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30 November 2018
Winter time—you’re at your busiest and the weather at its coldest. Beautiful as this time of year can be, it does pose a unique set of issues for our pets.
It’s easy for us to prepare for the cold: we simply layer up and avoid the outside as much as possible. However, this clearly won’t work for our four-legged friends. That hyperactive pet of yours is just itching to get out of the house, regardless of how deep the snow is. In fact, the deeper the snow, the better.
Despite what you might think as you zip up your second jacket and prepare to brave the elements, your pet’s wild desire to go outside is a good thing. Both pets and humans invariably fall prey to a relatively sedentary lifestyle in the winter—your pet’s activeness can help break the cycle.
As a responsible pet owner, you must protect your best friend against the elements. Let’s meet the cold head on and not let it deprive you or your pet of quality outdoor exercise! Go through our quick rundown of safety tips to ensure that your pet is safe during your next winter activity.
If you’re serious about pet safety (you’re reading this after all), make sure you step out with the right gear to minimize the risk of accidents out in questionable weather. The “right gear” depends on a variety of factors such as your pet’s breed, age, existing medical conditions, and the severity of the cold, etc. How do you decide what gear you need without talking to a vet, then? Simple. Start with the bare basics:
High Visibility Leash/Collar: Snowy hiking trails mean lower visibility. You don’t want your pet getting lost. Get a leash with bright yellow, green, or orange reflectors. Flashing light collars work too. Some pet owners may prefer a simpler approach, like putting a bell on the collar so your pet always remains in earshot if not within sight. This is an excellent option if you have an outdoor cat.
First Aid Kit: You never know what could happen in frigid weathers. Always have a plan. We suggest you keep a first aid kit at home, or in the car when going out of your immediate area. For starters, your first aid kit should contain bandages, tweezers, antiseptics, a flashlight, pieces of soft cloth, and some antibiotic cream. Better safe than sorry!
Booties: Your pet’s feet may be sensitive to ice. This is especially an issue for younger pets whose feet haven’t yet developed callouses. If you see your pet pausing during your walk to pick up their paws often, it’s a clear sign the ice is hurting them. Invest in a pair of booties with Velcro straps rather than the balloon type. They fit better. Just keep in mind that footwear may actually end up hurting your pet if they’re not accustomed to it. Take it slow, let your pet walk around the house in booties for short periods of time, and help make the learning curve easier on them.
Jackets: You’d think that their fur would provide natural insulation, and you’d be right. But natural protection can only do so much in extreme weathers, and specifically in weather your pet’s breed might not be accustomed to. Breeds with minimal fur and younger or elderly pets can’t regulate heat themselves properly. Get a jacket or sweater for your pet and let them experience the warmth you take for granted when bundled up. Do keep a spare too though! You never know when the outerwear will get soaked in the snow, exposing your pets to the mercy of the elements.
Collapsible Bowl: Your pet will have to work harder when hiking in the snow, so you need to stay on top of their hydration and nutritional needs on the go because they’ll be burning more calories. Keep a collapsible bowl or two with you for food and water when you hike. Keep your pet energized and make the most of your time! Having pet food with high quality proteins handy is always a good idea.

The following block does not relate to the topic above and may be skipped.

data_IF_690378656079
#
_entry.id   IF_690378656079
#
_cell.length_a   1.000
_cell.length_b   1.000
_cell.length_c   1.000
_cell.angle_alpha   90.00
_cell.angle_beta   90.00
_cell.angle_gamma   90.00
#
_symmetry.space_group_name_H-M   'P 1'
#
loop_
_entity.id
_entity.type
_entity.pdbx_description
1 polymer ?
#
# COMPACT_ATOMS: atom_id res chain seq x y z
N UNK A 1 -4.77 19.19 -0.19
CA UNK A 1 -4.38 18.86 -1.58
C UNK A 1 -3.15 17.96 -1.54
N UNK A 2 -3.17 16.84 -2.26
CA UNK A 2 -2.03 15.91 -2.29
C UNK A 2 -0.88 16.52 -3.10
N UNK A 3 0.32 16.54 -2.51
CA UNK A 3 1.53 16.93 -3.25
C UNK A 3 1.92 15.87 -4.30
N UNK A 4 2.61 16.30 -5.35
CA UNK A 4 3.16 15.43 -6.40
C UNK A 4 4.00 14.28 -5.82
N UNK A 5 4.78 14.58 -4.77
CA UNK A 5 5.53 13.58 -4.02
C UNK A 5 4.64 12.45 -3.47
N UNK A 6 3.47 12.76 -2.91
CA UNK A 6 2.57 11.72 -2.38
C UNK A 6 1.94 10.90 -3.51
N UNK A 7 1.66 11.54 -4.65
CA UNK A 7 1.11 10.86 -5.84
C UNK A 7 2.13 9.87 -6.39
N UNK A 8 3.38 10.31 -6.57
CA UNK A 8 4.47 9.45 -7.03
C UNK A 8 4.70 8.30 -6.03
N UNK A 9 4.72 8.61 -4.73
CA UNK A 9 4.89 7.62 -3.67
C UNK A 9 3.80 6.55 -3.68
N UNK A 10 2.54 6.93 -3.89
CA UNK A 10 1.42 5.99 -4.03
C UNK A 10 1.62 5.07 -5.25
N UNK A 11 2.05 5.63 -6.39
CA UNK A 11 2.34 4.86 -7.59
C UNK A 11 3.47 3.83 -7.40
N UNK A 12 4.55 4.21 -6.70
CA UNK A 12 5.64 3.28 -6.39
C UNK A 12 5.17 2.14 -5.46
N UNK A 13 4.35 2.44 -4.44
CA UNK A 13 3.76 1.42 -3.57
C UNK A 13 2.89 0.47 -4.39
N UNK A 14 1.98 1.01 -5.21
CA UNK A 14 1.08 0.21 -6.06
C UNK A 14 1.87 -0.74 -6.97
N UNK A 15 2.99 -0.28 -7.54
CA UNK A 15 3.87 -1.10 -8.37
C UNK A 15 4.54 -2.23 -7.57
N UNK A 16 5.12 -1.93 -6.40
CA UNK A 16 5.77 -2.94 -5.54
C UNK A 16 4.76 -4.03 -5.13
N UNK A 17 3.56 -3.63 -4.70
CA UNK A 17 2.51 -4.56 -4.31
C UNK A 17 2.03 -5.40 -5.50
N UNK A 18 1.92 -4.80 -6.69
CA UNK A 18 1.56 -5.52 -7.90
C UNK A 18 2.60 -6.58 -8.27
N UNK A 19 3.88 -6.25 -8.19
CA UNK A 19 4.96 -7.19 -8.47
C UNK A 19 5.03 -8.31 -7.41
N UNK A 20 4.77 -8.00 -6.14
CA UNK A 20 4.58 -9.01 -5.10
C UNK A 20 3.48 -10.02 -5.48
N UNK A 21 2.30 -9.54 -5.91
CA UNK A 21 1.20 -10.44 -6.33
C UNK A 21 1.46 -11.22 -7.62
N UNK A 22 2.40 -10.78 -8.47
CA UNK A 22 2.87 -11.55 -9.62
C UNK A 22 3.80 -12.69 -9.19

Is the hiking trail you’re considering for your next foray safe for your pet in the winter? Make sure you scope out the area in advance and are aware of pitfalls. Not all types of breeds can handle every terrain well—especially when you add snow to the mix. Larger pets, for instance, are prone to ligament injuries in uneven, snow-covered terrain. Breeds with short noses may struggle to breathe on elevated terrain, with the cold exacerbating the issue and causing shortness of breath.
If you’ve owned a pet for long, you’re already aware of their limitations. Your pet wants to spend time with you and may push itself too hard, and that could be disastrous if you haven’t chosen the right area for your hike. At the very least do a little Googling beforehand.
Ice melt chemicals and salt are a pet’s ultimate bane in winter. The issue is twofold.
First, the chemicals may damage your pet’s paw pads. Second, you know how much pets like licking their feet, right? You know where we are going with this. Ice melt chemicals, if ingested in high amounts, may cause vomiting and in severe cases, this can lead to seizures.
Remember that piece of cloth we recommended you keep in your first aid kit? Use it to wipe off the snow off your pet’s paws when you think it’s causing irritation. Also, trim the fur between your pet’s paws so clumps of ice and snow don’t lodge there.
Colder days are shorter, so you need to plan your hike to maximize daylight. Visibility is already an issue in the winter, and unless you’re equipped to camp overnight, time your hike such that you’re home well before the sun starts to set. If, for some reason, you are unable to make it back in time, step off your route and onto the roadside. Trails are deceptive in the cold, and you can easily get lost. The dark naturally worsens the problem. High visibility wear or a flashing collar will come in handy when walking along the road.
There you have it—some of the most important winter safety tips for the active pet. Enjoy this wonderful season with your four-legged friend! Stay safe!